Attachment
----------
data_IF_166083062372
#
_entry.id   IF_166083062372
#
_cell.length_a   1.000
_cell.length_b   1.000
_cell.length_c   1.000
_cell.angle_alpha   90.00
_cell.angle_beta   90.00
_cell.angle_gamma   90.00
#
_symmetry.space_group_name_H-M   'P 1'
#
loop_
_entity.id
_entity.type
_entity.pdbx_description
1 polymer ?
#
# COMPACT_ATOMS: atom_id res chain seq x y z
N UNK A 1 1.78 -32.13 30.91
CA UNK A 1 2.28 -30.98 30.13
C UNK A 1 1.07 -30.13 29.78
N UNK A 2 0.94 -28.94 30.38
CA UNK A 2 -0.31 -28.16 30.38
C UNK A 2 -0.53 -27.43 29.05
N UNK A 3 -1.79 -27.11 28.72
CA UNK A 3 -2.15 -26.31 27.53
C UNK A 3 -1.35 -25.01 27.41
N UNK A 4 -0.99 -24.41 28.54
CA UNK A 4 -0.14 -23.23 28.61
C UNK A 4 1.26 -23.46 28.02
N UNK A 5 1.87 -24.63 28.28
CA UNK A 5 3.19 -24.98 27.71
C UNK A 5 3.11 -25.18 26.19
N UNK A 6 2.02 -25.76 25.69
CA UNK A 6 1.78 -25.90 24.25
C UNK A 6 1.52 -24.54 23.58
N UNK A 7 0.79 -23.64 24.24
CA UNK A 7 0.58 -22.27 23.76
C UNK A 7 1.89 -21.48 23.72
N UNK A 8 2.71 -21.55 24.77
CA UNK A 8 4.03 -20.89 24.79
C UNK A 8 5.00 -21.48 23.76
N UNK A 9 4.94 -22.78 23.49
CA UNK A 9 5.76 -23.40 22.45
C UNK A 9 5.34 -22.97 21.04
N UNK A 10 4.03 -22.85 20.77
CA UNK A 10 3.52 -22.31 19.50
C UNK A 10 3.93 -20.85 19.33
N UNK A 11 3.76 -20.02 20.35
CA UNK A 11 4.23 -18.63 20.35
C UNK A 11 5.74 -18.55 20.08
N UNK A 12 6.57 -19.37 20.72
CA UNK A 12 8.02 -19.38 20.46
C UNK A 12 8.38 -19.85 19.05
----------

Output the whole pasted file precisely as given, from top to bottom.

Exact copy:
data_IF_166083062372
#
_entry.id   IF_166083062372
#
_cell.length_a   1.000
_cell.length_b   1.000
_cell.length_c   1.000
_cell.angle_alpha   90.00
_cell.angle_beta   90.00
_cell.angle_gamma   90.00
#
_symmetry.space_group_name_H-M   'P 1'
#
loop_
_entity.id
_entity.type
_entity.pdbx_description
1 polymer ?
#
# COMPACT_ATOMS: atom_id res chain seq x y z
N UNK A 1 1.78 -32.13 30.91
CA UNK A 1 2.28 -30.98 30.13
C UNK A 1 1.07 -30.13 29.78
N UNK A 2 0.94 -28.94 30.38
CA UNK A 2 -0.31 -28.16 30.38
C UNK A 2 -0.53 -27.43 29.05
N UNK A 3 -1.79 -27.11 28.72
CA UNK A 3 -2.15 -26.31 27.53
C UNK A 3 -1.35 -25.01 27.41
N UNK A 4 -0.99 -24.41 28.54
CA UNK A 4 -0.14 -23.23 28.61
C UNK A 4 1.26 -23.46 28.02
N UNK A 5 1.87 -24.63 28.28
CA UNK A 5 3.19 -24.98 27.71
C UNK A 5 3.11 -25.18 26.19
N UNK A 6 2.02 -25.76 25.69
CA UNK A 6 1.78 -25.90 24.25
C UNK A 6 1.52 -24.54 23.58
N UNK A 7 0.79 -23.64 24.24
CA UNK A 7 0.58 -22.27 23.76
C UNK A 7 1.89 -21.48 23.72
N UNK A 8 2.71 -21.55 24.77
CA UNK A 8 4.03 -20.89 24.79
C UNK A 8 5.00 -21.48 23.76
N UNK A 9 4.94 -22.78 23.49
CA UNK A 9 5.76 -23.40 22.45
C UNK A 9 5.34 -22.97 21.04
N UNK A 10 4.03 -22.85 20.77
CA UNK A 10 3.52 -22.31 19.50
C UNK A 10 3.93 -20.85 19.33
N UNK A 11 3.76 -20.02 20.35
CA UNK A 11 4.23 -18.63 20.35
C UNK A 11 5.74 -18.55 20.08
N UNK A 12 6.57 -19.37 20.72
CA UNK A 12 8.02 -19.38 20.46
C UNK A 12 8.38 -19.85 19.05